The painting is naïve: bold outlines, her proportions are not accurate, her shoulders slope straight off her head. Pirosmani was not concerned with technical accuracy; he depicted his idea of a woman, this woman. Then we discover this was not just any commission, this woman was his unrequited love. Looking at her again, that bouquet, a wedding bouquet? What about the yellow birds? This seemingly straightforward painting seems to intimate a love story, the facts we can only guess at. Then there is the painting he did of a large giraffe. Standing, taking up most of the canvas, black and white spots. Had he ever seen the actual animal? My guess is he may have only seen a black and white photograph somewhere, hence his giraffe is white with black spots. Again, Pirosmani painted his idea of giraffe; this one has a tear running down one eye. Is this a self portrait? We will never know for sure.
Most of Pirosmani’s paintings are less of a mystery and more of an account of Georgian culture and perspective. Pirosmani painted prominent patrons, janitors, musicians, which are featured prominently and occupy most of their canvases. He also depicted life in bustling settings with detailed cityscapes, trains filled with people under the night’s sky.
He lovingly depicts everyday life in Georgia in the early part of the 20th century. Pirosmani lived most of his life in Tbilisi, and at the turn of the 20th century this was the capital of the Tiflis Governorate in the Russian Empire. It was an important cultural, political, and economic centre in the region. This was a vibrant and busy city, The Tbilisi cityscape featured a blend of styles influenced by Persian, European, and local Georgian traditions. The architecture was characterised by its colourful houses with ornate balconies and distinctive wooden carvings. The museum’s exhibition also houses black and white photographs showing Tbilisi, a fantastical and densely layered city with spires, domes, intricate bridges and roads. This was Pirosmani’s stage.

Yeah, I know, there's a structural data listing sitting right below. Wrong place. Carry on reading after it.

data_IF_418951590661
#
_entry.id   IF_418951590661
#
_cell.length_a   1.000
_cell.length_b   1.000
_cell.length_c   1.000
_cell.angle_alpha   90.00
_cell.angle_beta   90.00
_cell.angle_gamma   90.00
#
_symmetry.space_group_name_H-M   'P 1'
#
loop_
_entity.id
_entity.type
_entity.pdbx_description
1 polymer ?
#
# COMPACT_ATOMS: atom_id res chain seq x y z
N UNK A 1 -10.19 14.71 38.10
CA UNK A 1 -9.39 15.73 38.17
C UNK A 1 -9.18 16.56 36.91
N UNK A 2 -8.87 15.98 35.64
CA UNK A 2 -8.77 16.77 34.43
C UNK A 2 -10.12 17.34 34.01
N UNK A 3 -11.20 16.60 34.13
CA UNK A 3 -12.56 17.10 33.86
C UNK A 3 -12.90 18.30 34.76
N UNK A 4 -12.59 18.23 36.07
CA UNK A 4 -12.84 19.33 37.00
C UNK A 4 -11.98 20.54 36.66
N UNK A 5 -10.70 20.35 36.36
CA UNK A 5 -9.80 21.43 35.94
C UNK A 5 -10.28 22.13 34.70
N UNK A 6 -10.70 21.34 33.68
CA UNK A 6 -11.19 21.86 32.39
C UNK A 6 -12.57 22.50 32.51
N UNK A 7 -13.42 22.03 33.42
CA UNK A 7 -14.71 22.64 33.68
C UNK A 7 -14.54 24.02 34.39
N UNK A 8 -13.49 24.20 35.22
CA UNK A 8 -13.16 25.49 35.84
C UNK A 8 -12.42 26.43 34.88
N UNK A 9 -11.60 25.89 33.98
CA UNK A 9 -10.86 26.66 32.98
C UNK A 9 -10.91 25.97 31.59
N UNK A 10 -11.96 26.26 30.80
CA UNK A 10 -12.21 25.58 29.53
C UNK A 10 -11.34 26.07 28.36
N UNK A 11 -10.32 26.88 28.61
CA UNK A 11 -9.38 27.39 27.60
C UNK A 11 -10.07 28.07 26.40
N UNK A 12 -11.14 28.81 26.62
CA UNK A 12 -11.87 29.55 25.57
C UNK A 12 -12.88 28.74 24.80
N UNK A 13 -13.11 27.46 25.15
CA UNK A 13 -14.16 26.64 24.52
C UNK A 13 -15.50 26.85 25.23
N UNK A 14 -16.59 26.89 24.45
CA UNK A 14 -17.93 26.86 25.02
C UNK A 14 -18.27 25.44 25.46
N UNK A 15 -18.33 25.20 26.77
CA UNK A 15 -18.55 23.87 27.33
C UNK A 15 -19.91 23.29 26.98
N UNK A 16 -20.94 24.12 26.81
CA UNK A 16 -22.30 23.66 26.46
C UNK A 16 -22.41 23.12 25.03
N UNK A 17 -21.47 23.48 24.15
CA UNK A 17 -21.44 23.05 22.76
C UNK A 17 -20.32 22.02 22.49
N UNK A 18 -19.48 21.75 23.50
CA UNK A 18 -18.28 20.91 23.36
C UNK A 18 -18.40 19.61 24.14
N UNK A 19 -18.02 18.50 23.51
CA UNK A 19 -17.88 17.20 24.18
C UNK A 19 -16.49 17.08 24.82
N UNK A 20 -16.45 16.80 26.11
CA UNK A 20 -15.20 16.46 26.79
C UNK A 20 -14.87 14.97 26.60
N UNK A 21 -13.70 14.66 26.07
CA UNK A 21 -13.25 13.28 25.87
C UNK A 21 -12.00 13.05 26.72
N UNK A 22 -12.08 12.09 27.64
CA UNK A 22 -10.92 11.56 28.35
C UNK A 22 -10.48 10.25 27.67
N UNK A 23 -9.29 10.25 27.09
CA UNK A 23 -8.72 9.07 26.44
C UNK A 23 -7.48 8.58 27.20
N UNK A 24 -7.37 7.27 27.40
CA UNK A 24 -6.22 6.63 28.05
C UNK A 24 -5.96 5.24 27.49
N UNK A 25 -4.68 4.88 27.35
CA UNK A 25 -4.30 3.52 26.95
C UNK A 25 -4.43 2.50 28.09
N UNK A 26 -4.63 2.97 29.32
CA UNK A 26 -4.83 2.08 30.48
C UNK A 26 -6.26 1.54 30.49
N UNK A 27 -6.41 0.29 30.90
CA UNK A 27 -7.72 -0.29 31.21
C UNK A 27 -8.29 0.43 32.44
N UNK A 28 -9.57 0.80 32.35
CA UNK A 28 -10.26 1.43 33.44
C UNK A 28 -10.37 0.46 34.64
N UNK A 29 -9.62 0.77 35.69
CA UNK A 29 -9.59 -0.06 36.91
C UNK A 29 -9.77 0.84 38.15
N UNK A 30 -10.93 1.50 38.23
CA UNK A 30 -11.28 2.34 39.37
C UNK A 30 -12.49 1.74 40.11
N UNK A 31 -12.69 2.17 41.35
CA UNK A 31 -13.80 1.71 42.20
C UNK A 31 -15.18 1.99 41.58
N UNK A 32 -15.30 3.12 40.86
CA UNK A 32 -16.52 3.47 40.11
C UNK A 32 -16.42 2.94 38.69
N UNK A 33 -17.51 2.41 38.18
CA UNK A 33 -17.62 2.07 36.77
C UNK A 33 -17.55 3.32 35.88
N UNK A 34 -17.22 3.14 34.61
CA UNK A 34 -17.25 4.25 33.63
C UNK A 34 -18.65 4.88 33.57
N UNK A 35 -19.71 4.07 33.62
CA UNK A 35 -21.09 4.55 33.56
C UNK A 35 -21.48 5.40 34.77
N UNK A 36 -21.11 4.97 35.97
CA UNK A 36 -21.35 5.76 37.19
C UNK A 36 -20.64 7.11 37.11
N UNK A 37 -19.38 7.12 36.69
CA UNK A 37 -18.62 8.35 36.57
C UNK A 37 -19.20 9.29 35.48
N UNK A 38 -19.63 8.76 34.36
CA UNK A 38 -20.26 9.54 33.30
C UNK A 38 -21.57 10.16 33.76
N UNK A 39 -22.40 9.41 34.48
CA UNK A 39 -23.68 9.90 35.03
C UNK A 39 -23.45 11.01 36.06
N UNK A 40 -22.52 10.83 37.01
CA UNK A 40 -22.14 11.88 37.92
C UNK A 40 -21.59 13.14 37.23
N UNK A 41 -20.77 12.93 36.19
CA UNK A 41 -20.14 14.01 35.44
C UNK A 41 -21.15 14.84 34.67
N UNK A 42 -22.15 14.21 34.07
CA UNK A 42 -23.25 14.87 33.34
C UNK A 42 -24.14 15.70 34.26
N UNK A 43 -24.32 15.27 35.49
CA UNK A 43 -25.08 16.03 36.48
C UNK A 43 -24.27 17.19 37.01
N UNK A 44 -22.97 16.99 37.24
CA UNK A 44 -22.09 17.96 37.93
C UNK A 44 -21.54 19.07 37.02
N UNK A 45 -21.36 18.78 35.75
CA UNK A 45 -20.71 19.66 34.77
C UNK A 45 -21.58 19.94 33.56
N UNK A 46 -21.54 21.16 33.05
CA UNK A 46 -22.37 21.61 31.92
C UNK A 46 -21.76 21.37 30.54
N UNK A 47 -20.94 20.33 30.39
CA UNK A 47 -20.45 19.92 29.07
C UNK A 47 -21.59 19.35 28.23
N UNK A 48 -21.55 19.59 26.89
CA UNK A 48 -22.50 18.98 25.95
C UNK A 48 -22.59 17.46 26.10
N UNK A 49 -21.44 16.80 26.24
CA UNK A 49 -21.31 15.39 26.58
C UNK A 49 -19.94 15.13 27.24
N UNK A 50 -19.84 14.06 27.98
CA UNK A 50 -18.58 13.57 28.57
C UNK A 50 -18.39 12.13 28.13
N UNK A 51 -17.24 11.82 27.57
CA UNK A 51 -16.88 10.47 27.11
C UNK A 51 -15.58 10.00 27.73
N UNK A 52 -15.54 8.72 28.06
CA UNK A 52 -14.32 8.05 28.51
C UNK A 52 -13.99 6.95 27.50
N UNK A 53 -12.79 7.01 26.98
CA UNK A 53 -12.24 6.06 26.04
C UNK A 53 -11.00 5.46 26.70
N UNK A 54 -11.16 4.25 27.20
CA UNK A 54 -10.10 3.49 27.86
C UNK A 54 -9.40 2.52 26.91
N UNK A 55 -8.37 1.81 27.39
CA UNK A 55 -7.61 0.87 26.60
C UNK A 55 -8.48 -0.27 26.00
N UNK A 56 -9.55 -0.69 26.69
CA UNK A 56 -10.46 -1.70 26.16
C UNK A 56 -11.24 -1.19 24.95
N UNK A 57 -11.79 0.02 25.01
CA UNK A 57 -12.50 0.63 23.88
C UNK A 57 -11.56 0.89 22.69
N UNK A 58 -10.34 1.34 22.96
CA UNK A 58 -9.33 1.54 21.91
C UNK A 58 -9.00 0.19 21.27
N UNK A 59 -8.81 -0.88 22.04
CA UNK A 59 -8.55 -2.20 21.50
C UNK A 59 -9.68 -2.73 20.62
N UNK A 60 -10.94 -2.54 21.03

How does Pirosmani’s work fit into the bigger curatorial landscape of The Louisiana? Pirosmani’s paintings are very much at home in the Louisiana museum under the same roof as works by other artists that also had a commercial drive behind their work and used this as a catalyst to engage the general and paying public. Take for example Andy Warhol, American 1928-1987.
Warhol, like Pirosmani, has also painted his subjects with bold outlines, using eye-dazzling colour; he featured his subjects centre stage; a portrait of the infamous and prominent Mao and the iconic Marilyn Monroe amongst many known and now iconic characters and cultural themes. A century later we can see how two artists employed their way with colour and simplistic images to shape the way we see the cultures from whence they came. It is a great experience to muse through the museum galleries and gardens and appreciate how the Louisiana’s permanent collection adds surprise and context to the varied and interesting temporary exhibitions.
In the words of Dana Schutz American (B 1976), who was also recently featured with her thought-provoking exhibition Between Us, “The thing about art is it affords us to… make and remake meaning”. Every time we look at a great painting, a great sculpture, a great museum. WM
Delia Cabral is a curator and an international art dealer, as well as an art critic and writer. As an innovative leader in the art world for 20 years, Cabral cultivated her access to an international network of arts professionals and institutions. Having built a reputation in Los Angeles, CA as a gallery owner (Founder, DCA Fine Art), Cabral consistently gained attention for mounting dynamic and critically acclaimed exhibitions. Now based in London Cabral’s experience as an international entrepreneur informs a unique skill set which enables her to access art from global cutting edge to privately held sought after historical works. As a passionate writer and member of the British National Union of Journalists, Cabral is always looking for what’s next in art.